Framing your digital footprint: Edna keynote

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Educator paths and online activity; Web 2.0 and Web 3.0 and education; Impact of read/write culture on educators' professional development; Personal and professional learning journeys.

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Framing your digital footprint: Edna keynote

  1. 1. FRAMING YOUR DIGITAL FOOTPRINT Megan Poore
  2. 2. <ul><li>Web 2.0, Web 3.0 </li></ul><ul><li>Educators online: paths </li></ul><ul><li>Educators online: activity </li></ul><ul><li>Impact of read/write culture </li></ul><ul><li>Personal and professional learning journeys: issues </li></ul><ul><li>The future: Where are you headed? </li></ul>COVERAGE
  3. 3. <ul><li>Web 2.0 is not a software package </li></ul><ul><li>It is the ‘read-write’ web </li></ul>WEB 2.0
  4. 4. O’Reilly (2005: online) WEB 2.0 WEB 1.0 WEB 2.0 Ofoto Flickr Mp3.com Napster Britannica Online Wikipedia Personal websites Blogging Publishing Participation Content mgt systems Wikis Directories (taxonomy) Tagging (‘folksonomy’) Stickiness Syndication Software as package Software as service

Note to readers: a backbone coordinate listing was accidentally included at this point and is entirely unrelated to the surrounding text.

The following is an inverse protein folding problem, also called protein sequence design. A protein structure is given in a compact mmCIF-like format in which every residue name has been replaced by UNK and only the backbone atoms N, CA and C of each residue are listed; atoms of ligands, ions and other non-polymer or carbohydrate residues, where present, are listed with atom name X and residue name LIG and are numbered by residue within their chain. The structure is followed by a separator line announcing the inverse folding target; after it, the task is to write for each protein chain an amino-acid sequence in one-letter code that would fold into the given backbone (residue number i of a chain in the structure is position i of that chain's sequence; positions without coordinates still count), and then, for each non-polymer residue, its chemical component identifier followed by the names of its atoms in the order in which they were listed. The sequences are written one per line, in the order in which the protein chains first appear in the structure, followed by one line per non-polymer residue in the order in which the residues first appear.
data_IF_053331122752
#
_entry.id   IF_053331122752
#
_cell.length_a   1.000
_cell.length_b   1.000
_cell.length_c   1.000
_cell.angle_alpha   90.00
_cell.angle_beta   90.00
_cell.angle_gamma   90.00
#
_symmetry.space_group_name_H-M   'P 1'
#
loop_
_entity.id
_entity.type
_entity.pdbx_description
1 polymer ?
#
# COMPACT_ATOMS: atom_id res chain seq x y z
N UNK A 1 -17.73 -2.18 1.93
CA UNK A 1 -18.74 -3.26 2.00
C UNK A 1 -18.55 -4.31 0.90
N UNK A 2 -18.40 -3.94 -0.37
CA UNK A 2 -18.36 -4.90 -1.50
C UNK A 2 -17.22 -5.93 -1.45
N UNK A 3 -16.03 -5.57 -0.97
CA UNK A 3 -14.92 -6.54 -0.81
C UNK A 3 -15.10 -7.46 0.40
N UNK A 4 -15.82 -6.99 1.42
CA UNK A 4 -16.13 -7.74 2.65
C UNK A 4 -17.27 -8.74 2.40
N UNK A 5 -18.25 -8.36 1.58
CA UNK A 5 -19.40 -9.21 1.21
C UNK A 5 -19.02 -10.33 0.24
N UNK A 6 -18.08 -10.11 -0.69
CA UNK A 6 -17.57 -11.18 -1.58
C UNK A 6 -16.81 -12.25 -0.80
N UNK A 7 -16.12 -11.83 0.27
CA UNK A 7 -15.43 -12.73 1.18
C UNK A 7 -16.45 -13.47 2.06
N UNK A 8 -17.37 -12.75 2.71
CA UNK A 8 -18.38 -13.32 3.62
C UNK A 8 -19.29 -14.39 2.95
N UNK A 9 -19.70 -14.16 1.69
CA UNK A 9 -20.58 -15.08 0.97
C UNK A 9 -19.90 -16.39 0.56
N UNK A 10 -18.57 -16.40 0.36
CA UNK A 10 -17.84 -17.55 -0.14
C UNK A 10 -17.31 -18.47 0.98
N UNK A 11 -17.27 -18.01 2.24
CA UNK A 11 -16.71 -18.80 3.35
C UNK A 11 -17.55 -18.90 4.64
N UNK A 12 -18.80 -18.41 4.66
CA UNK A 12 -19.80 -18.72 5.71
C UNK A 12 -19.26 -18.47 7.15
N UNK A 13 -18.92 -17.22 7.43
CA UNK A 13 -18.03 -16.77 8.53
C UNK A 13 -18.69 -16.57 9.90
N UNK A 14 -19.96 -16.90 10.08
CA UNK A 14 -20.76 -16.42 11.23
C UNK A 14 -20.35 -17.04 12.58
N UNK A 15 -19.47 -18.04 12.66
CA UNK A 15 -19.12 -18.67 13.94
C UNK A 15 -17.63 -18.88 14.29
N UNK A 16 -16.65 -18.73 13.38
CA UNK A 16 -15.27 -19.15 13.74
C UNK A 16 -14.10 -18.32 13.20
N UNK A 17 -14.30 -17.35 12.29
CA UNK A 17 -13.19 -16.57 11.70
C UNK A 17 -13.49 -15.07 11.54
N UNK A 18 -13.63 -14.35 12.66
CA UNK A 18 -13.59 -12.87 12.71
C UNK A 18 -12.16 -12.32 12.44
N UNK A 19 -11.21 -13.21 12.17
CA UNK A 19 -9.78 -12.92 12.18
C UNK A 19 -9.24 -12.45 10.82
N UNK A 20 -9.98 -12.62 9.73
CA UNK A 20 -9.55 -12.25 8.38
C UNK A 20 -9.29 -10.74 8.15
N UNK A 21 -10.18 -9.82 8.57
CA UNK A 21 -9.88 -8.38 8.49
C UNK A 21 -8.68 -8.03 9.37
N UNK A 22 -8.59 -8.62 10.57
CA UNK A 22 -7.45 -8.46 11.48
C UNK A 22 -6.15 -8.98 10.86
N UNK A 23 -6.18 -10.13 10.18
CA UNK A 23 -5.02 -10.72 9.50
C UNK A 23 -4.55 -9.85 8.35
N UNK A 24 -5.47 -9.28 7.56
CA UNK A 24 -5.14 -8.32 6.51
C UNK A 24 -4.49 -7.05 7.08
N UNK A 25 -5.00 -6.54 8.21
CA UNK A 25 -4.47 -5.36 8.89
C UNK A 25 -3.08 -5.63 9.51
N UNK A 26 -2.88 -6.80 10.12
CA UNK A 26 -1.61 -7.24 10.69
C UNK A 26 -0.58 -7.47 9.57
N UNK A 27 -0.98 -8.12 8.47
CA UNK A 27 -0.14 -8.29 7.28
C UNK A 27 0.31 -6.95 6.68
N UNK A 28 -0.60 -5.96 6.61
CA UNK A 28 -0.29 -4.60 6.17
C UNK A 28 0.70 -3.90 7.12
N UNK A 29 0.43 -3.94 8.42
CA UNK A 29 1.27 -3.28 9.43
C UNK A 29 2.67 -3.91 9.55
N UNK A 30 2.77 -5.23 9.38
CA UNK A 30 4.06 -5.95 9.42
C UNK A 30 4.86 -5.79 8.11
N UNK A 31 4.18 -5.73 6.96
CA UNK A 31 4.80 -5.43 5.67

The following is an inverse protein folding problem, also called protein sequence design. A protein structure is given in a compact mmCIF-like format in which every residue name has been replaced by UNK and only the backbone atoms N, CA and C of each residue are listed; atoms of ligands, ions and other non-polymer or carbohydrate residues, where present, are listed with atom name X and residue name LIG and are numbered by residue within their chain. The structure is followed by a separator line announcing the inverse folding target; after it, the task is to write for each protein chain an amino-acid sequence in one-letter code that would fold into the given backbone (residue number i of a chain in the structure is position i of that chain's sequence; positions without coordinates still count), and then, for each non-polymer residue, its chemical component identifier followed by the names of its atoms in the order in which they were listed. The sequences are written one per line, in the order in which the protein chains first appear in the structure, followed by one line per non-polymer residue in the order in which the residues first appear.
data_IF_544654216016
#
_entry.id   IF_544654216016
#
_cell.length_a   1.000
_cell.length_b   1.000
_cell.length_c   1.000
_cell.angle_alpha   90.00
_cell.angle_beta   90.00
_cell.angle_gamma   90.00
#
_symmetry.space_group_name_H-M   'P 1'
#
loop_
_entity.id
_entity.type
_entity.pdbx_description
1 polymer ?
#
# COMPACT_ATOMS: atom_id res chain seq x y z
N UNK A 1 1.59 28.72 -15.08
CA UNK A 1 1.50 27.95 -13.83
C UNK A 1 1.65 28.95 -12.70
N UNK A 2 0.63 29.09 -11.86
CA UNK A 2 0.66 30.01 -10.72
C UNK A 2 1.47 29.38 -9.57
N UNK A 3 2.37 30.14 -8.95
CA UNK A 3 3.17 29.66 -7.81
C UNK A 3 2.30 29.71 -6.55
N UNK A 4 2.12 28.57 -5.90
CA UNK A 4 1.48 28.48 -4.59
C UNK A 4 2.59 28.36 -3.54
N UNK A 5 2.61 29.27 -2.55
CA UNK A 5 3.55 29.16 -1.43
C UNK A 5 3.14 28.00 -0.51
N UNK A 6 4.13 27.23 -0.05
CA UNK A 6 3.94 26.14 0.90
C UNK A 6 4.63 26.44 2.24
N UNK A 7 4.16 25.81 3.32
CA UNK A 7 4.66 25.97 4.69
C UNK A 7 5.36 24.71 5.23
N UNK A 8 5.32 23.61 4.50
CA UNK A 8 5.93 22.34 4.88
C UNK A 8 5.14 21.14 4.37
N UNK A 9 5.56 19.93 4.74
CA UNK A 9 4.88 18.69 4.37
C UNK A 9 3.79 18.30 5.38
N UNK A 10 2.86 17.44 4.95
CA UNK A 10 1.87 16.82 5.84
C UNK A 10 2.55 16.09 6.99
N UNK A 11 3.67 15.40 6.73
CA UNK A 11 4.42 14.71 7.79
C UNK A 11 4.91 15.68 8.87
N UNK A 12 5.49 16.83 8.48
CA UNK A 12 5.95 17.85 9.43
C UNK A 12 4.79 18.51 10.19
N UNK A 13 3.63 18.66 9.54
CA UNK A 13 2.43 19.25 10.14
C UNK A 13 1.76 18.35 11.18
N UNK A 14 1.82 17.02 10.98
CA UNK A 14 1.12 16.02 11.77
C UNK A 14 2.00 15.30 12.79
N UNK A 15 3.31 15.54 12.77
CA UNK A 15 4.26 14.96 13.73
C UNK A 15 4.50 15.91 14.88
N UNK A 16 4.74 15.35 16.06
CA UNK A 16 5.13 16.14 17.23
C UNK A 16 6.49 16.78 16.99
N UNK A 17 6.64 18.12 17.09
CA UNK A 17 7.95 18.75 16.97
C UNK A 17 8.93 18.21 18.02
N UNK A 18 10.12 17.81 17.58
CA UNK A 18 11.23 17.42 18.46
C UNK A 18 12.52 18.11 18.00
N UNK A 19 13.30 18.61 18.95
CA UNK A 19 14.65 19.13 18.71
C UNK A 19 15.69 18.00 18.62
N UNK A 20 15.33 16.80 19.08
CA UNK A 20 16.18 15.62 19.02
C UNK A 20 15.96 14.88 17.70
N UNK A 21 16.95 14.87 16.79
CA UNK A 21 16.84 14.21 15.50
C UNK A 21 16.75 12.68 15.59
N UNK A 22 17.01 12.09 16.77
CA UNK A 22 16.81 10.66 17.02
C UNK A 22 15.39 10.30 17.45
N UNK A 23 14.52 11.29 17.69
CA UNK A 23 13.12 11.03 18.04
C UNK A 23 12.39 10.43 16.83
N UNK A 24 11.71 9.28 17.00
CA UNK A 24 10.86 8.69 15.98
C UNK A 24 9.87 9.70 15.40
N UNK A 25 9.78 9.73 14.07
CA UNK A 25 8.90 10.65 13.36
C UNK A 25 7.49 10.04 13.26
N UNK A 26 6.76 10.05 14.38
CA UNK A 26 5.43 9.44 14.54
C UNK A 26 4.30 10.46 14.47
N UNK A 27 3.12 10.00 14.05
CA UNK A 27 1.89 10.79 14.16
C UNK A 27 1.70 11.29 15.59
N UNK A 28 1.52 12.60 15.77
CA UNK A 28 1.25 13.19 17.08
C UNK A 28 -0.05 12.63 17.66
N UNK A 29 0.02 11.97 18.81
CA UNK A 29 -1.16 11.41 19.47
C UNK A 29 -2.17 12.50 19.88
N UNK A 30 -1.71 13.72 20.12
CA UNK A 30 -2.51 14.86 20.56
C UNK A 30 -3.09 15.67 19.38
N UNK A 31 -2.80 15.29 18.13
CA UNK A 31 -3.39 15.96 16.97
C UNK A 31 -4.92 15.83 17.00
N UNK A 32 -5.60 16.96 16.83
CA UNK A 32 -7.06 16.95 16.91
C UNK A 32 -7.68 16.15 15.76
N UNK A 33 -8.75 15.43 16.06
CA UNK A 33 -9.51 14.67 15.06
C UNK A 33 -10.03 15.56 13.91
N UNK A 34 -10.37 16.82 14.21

5. 5. <ul><li>Social networking </li></ul><ul><li>Wikis </li></ul><ul><li>MySpace, Face book </li></ul><ul><li>Blogs </li></ul><ul><li>Podcasting </li></ul><ul><li>Tagging, RSS </li></ul><ul><li>YouTube </li></ul><ul><li>Social bookmarking </li></ul>WEB 2.0
  6. 6. Source: http://kosmar.de/archives/2005/11/11/the-huge-cloud-lens-bubble-map-web20/
  7. 7. Lankshear and Knobel (2006: 1) Mindset 1.0 Mindset 2.0 The world is appropriately interpreted, understood and responded to in broadly physical industrial terms. The world cannot adequately be interpreted, understood and responded to in physical-industrial terms only. Value is a function of scarcity Value is a function of dispersion Products as material artifacts Products as enabling services. Tools for producing Tools for mediating and relating Focus on individual intelligence Focus on collective intelligence Expertise and authority ‘located’ in individuals and institutions Expertise and authority are distributed and collective; hybrid experts Space as enclosed and purpose specific Space as open, continuous and fluid Social relations of ‘bookspace’; a stable ‘textual order’ Social relations of emerging ‘digital media space’; texts in change
  8. 8. O’Reilly (2005: online)
  9. 9. <ul><li>The long tail </li></ul>O’Reilly (2005: online) WEB 2.0 DESIGN PATTERNS
  10. 10. Cosmos (2007: online) WEB 2.0 DESIGN PATTERNS